How a Small Theater Company Found a New Stage Online
The curtain was about to rise on Brooklyn-based theater company Molière in the Park’s new production before Covid-19 shuttered New York City theaters. With a big premiere coming up, the company worried they would lose audiences and momentum if they abandoned performing completely. They had seen other theater companies broadcast performances online. Was there a way they could improve the experience?
“It was clear we needed to find a way to pivot,” said Co-founder and Executive Producer Garth Belcon. “We weren’t just going to pack up our tent and go home.”
Founding Artistic Director Lucie Tiberghien worried that virtual theater would be a letdown. “Our fear was that we wouldn’t be able to create an engaging visual and theatrical experience.”
A solution was a tweak to Zoom software
Actress Jenny Mudge connected the team with Andrew Carluccio, a young developer who had created software that could break people out of their Zoom boxes and allow for a more theatrical feel.
It sounded good, but they were still skeptical. As they took the leap with their first online performance using Carluccio’s ZoomOSC (an expanded version of Zoom with a custom interface), actors had to turn their own cameras on and off to exit a scene and had to learn how to connect with each other while looking straight at the camera rather than their scene partner. It was a solid effort, but they hoped to improve the process and the final product.
For their next production, the company wanted the ability to show action on screen, move performers around and manipulate scale and background. Carluccio worked closely with Tiberghien to craft the capabilities of his software around her vision as a director.
Carluccio leveled up with his new software Streamweaver Lite, which made it possible to integrate design elements into the live viewing experience.
They changed the production process, too. Actors received kits with a green screen, a custom laptop loaded with the new software, a DSLR camera, remote-controlled lights, mics and tons of cables so they could be their own studio engineers. With these tools in place, Carluccio could mix HD-quality video and sound along with light and camera cues, then send the finished show to Molière in the Park’s YouTube channel for audiences to view live.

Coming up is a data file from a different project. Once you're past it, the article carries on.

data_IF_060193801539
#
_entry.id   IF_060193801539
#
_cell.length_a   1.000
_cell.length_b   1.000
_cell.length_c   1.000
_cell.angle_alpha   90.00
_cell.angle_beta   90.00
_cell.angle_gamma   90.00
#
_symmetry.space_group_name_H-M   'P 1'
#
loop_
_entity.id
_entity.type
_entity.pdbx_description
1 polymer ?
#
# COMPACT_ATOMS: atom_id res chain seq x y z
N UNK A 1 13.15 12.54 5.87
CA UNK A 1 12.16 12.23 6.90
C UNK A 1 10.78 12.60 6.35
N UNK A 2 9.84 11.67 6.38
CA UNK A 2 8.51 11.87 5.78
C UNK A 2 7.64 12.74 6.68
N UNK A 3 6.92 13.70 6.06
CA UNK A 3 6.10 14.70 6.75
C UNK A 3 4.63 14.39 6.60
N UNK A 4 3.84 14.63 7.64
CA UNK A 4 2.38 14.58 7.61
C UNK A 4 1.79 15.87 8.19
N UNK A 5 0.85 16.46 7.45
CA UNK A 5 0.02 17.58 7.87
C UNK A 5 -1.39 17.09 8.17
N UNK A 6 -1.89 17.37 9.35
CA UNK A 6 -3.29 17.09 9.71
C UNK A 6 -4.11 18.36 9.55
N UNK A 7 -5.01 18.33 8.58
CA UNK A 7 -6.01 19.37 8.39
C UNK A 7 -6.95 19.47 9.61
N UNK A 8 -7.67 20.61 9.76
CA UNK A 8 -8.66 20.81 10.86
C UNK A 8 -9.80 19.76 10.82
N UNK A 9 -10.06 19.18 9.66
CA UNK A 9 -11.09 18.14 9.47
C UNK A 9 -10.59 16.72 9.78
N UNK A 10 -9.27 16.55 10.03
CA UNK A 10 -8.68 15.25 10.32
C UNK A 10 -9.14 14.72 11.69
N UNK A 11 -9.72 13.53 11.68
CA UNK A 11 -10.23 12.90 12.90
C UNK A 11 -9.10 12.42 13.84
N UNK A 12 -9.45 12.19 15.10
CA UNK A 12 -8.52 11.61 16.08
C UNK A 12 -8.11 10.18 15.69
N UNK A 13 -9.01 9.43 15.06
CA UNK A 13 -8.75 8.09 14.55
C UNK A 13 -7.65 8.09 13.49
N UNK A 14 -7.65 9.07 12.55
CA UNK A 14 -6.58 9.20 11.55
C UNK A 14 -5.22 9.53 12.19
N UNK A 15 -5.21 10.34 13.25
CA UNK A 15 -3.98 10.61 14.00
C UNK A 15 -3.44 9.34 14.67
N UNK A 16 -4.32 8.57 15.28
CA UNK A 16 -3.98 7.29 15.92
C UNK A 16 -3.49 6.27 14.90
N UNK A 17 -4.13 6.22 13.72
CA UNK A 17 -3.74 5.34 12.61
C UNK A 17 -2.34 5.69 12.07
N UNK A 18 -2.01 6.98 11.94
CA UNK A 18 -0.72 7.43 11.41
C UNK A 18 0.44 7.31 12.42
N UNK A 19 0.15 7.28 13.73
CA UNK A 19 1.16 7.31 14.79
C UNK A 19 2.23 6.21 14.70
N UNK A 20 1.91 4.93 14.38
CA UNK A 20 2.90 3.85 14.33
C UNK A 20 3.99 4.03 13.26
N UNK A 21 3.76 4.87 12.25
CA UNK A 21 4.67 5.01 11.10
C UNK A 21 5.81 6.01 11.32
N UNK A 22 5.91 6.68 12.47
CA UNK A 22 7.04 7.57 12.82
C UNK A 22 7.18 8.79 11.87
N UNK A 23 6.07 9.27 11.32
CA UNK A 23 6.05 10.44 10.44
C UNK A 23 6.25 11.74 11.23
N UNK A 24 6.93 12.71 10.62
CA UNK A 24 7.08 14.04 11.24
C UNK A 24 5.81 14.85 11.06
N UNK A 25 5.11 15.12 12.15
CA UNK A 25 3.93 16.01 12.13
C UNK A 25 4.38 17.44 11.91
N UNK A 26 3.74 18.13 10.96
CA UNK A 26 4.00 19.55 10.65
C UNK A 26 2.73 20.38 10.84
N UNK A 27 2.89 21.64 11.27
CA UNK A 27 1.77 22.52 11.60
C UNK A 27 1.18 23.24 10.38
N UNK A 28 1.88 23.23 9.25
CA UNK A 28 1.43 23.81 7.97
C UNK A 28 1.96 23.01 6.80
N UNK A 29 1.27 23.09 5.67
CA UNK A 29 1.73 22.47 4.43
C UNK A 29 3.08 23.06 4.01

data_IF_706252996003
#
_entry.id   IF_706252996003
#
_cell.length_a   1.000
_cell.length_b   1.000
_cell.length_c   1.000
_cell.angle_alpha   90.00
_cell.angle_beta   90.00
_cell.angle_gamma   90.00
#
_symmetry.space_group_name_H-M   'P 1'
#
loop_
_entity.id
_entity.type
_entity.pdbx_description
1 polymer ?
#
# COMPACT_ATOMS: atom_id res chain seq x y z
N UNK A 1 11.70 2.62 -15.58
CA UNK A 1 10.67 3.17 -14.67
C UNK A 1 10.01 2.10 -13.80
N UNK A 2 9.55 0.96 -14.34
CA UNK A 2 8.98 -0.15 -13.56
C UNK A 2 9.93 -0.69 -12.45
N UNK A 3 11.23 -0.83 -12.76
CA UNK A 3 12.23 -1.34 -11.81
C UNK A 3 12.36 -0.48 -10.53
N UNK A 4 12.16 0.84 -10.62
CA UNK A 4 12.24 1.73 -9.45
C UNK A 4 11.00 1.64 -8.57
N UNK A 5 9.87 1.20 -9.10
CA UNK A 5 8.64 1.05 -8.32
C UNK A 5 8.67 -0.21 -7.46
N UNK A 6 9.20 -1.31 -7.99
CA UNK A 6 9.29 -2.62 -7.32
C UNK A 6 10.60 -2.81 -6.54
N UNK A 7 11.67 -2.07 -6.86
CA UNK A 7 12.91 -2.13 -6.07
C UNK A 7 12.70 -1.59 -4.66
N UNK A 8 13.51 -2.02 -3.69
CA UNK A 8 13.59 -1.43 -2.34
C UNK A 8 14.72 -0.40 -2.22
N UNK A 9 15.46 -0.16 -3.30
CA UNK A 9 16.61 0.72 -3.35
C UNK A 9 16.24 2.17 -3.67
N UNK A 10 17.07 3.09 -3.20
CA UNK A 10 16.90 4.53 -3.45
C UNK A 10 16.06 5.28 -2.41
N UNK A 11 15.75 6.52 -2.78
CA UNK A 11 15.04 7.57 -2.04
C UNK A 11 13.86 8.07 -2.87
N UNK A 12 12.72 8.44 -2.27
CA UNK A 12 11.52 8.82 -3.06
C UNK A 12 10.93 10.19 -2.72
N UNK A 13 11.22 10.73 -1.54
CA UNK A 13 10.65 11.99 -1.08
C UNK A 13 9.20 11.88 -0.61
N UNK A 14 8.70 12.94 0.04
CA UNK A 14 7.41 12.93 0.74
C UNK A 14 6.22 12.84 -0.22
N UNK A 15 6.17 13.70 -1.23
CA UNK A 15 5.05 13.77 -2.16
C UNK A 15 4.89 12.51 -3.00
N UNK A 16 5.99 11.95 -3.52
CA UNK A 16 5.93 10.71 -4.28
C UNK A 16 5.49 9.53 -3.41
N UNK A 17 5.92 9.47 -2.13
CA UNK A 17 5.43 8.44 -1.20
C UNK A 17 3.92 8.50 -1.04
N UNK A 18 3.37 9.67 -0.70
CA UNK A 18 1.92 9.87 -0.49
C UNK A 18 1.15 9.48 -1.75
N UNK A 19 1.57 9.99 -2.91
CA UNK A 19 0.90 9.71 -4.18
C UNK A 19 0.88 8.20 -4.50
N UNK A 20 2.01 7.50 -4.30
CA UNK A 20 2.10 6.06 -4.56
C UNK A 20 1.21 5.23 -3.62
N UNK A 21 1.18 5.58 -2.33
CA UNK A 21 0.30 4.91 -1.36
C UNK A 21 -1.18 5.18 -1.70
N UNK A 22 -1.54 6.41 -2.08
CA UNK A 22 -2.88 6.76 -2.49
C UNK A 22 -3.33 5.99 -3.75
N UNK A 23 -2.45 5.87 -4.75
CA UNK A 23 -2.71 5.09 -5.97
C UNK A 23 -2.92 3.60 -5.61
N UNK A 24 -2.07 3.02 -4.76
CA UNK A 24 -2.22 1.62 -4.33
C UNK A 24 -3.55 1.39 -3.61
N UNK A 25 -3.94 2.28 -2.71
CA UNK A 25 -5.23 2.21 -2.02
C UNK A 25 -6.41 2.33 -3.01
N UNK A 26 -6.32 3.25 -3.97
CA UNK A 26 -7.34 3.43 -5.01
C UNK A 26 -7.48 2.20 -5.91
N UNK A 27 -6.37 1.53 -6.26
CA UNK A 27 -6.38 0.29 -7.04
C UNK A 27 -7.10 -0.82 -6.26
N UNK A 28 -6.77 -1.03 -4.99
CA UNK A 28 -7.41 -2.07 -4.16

“From a creative standpoint it meant that we could work with lights, sound and underscoring, which would be almost impossible to do cleanly on Zoom. It gave us many more tools to use to create a better audience experience,” Tiberghien explains.
Adding more to the performance with social
Live tweeting during the show gave audiences a peek behind the virtual curtain. Audiences could now interact with the actors in a way they wouldn’t have been able to in the theater, providing an additional—and rather delightful—incentive to watch online.
How has theater changed?
While online productions can’t replace in-person shows, they have value all their own. For Molière in the Park’s virtual productions, actors and crew participated from all over the world, including South Korea, Italy and Canada. At their brick-and-mortar theater in Brooklyn, they were limited to 200 people per show. Online, they reached 10,000 viewers in one day.
“We want theater to be inclusive and this helps us do that,” explains Belcon, “We can’t wait to get back to the Park, but we may do one or two virtual performances a year going forward. There are people who physically can’t get to the theater, but we can bring it to them right in their living room and that has been wonderful.”
“We had to learn to fly the plane as we were building it,” Tiberghien acknowledges, “and we didn’t quite know where we would land.”
They landed in The New York Times with a Critic’s Pick review, one of the highest accolades a theater company can get.